Friday, May 24, 2013

to the people with the extra bed—best and worst stories of crashing on couches


            I’ve counted 18 houses that I’ve stayed in this past year. 9 different cities. For someone who loves adventure, meeting new people, and experiencing new things: this is heaven. For someone who cringes at the thought if inconveniencing people, it’s a bit of a stretch. I’ll let you guess which one is me (hint: I’m both).
As I took a moment to tally up the houses and places, I did a mental review of all of these experiences. Most places were very pleasant. There is something about staying in someone’s home that brings you to this level of intimacy with that person or family that would take years to achieve if you simply saw them on a weekly or even daily basis. Late at night, walls come down and conversations get good. Especially when a bit of fermented beverage is involved. In the morning, those defenses haven’t had a chance to come back up, so conversations over coffee can be just as enjoyable as laughing over wine glasses. In most cases, you come to a place where hiding behind the makeup and the façade of daily life no longer work.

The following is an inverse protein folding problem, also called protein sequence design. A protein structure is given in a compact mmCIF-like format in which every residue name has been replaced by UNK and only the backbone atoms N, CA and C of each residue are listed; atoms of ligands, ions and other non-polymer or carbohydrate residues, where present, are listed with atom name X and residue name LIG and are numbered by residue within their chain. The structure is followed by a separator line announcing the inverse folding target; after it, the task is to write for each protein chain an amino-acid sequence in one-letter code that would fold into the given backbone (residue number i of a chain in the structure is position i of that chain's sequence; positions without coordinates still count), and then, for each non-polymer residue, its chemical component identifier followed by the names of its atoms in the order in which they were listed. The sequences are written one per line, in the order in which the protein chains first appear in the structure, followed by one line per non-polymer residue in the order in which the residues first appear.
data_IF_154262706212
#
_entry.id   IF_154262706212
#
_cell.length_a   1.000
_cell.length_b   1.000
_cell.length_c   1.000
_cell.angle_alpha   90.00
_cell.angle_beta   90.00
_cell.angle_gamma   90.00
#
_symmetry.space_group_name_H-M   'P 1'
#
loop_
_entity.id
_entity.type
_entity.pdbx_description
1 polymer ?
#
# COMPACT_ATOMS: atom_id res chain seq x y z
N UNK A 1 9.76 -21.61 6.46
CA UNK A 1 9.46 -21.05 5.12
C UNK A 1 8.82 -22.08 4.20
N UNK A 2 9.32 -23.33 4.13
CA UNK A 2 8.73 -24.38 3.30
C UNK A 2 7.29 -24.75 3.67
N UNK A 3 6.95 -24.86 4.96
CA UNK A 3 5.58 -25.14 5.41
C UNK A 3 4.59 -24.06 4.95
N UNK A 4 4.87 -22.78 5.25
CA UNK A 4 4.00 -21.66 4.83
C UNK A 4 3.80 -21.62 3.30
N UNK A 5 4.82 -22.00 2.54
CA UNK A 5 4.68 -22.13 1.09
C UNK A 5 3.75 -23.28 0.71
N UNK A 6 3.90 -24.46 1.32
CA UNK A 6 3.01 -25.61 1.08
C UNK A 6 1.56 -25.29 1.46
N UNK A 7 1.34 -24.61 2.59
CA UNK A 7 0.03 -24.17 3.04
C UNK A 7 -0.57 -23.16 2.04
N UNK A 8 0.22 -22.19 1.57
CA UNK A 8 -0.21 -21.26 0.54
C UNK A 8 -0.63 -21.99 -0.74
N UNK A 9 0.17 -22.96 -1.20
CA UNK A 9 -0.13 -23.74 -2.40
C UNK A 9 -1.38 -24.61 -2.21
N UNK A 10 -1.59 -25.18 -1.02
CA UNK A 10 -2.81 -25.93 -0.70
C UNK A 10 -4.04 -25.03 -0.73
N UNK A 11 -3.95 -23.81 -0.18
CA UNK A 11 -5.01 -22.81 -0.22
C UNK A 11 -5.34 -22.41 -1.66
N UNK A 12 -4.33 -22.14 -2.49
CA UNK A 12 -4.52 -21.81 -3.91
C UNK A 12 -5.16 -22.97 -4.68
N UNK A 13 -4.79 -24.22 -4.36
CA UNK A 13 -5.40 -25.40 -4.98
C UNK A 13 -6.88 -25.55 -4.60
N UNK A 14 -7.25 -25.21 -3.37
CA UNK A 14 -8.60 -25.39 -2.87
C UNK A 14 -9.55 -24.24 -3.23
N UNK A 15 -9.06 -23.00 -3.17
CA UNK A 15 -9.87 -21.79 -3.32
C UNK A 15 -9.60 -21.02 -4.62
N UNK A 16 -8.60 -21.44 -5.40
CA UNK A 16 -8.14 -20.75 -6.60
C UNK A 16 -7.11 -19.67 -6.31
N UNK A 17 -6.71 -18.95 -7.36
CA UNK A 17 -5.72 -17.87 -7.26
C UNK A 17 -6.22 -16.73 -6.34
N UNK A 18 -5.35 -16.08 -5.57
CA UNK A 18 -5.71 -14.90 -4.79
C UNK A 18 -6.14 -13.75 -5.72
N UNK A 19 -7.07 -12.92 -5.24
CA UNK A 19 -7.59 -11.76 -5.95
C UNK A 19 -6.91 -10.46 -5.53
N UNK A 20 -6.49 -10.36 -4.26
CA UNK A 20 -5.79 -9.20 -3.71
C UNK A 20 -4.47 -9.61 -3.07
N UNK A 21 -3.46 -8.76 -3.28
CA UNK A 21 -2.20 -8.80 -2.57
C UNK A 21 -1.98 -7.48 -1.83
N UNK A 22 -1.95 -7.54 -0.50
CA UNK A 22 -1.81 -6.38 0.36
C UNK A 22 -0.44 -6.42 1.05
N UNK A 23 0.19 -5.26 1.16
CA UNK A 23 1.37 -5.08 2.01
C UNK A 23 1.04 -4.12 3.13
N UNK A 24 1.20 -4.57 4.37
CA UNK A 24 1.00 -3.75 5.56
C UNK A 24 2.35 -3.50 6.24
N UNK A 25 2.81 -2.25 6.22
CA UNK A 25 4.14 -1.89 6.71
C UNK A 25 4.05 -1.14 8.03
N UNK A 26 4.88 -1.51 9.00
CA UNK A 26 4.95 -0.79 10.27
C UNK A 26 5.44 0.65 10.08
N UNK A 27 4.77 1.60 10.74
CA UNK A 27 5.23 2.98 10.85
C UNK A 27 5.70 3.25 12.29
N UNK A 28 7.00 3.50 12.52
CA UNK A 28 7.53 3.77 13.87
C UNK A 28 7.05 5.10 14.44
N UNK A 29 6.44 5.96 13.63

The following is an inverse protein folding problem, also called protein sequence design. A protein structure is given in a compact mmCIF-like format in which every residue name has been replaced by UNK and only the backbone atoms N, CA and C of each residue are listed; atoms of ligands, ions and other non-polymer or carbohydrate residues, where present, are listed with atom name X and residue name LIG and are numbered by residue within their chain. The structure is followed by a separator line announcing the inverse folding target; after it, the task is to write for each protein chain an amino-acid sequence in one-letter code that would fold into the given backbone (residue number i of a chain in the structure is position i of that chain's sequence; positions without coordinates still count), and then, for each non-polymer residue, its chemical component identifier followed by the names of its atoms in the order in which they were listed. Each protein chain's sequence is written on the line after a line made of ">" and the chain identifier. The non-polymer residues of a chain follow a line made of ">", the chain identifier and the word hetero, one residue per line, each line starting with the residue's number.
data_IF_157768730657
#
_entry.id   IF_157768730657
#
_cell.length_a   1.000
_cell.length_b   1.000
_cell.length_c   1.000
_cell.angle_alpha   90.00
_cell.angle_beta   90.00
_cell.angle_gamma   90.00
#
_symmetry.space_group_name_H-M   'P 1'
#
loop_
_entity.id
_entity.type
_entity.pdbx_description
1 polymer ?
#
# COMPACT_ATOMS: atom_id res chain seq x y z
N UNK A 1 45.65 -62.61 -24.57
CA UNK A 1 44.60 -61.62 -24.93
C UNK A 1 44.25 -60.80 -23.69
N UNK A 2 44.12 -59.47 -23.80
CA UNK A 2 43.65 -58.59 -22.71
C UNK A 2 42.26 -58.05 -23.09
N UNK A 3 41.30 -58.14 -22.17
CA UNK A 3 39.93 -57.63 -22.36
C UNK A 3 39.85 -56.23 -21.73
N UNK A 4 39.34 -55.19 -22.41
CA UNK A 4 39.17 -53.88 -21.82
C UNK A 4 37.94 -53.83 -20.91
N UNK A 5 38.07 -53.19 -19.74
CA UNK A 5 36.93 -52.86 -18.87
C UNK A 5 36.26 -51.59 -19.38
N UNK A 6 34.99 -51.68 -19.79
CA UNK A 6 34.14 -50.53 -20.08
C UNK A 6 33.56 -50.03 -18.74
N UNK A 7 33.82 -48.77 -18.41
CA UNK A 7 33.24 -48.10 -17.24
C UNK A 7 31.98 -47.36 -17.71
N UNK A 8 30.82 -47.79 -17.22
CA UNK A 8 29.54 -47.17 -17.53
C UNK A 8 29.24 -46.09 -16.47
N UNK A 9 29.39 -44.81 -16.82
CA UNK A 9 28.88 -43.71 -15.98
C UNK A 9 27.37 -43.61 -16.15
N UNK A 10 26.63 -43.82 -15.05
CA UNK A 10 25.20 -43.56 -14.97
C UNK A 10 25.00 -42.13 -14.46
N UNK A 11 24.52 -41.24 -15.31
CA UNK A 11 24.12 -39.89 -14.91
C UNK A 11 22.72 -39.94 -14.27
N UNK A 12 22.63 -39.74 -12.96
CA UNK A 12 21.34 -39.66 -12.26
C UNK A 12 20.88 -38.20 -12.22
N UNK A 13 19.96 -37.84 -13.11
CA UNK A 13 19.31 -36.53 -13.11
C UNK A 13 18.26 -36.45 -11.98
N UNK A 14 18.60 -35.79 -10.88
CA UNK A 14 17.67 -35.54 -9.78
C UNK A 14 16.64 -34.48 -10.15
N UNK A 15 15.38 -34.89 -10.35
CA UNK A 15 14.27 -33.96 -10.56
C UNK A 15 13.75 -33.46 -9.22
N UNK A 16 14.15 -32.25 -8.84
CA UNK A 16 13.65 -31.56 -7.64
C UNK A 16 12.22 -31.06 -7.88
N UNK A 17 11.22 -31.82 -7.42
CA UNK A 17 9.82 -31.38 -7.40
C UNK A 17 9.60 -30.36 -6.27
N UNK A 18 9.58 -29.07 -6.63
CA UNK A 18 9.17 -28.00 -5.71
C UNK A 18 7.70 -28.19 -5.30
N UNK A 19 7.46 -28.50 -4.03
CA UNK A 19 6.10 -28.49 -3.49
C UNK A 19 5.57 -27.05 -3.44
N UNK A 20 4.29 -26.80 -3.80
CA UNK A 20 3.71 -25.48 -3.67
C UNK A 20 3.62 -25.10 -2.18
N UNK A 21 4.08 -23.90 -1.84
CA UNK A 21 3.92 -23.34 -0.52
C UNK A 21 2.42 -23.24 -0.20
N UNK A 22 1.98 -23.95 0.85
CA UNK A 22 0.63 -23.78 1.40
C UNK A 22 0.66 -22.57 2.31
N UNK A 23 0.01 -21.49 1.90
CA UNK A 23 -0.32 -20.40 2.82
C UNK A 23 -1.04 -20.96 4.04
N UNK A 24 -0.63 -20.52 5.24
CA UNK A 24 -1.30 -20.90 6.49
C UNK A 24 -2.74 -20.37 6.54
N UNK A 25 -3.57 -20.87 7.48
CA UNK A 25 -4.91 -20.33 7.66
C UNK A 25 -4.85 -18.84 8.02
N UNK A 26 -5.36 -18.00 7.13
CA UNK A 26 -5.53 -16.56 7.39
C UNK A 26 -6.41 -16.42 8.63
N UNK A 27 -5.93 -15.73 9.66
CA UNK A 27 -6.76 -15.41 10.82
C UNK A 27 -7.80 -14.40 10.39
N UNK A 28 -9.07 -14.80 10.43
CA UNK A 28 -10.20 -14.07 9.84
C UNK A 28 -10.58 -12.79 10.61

I’ve also noticed that the façade (if the person is actually wearing one) will remain up the first day/night. After that, especially if the person has children, the energy to maintain the façade depletes at a rapid rate. For that matter, it’s better to stay at least two nights if you want to really get to know a person.
I’d love to give a shout out to each individual who hosted me and share about those experiences, but that would take too long and most of them are great memories that I’ll cherish forever. Like a said before, most places were very pleasant.
I did, however, want to highlight 2 experiences that stood out dramatically. 1 because it was so over-the-top phenomenal and 1 because, well, it was probably the worst experience I’ve ever had staying in someone’s home. Even so, today it makes me laugh because it was just that ridiculous.
Bad story first: I knew things were in rough shape when this particular family stuck me in a closet room on a bed where the sheets were not clean. They owned a cat and even though I had told them I was allergic to cats, I am sure the cat had been on those not-so-clean sheets. Luckily, my allergy is mostly sneezing and itchy/watery eyes or else I probably would have died.
The next morning, I went to the kitchen. The family was up and had either eaten or had decided to skip breakfast. Now, I don’t expect a host to cook for me, but usually people say something to the effect of, “help yourself to whatever” thereby indicating that they are a laidback bunch and want me to be part of the family and hope I feel free to poke through their fridge.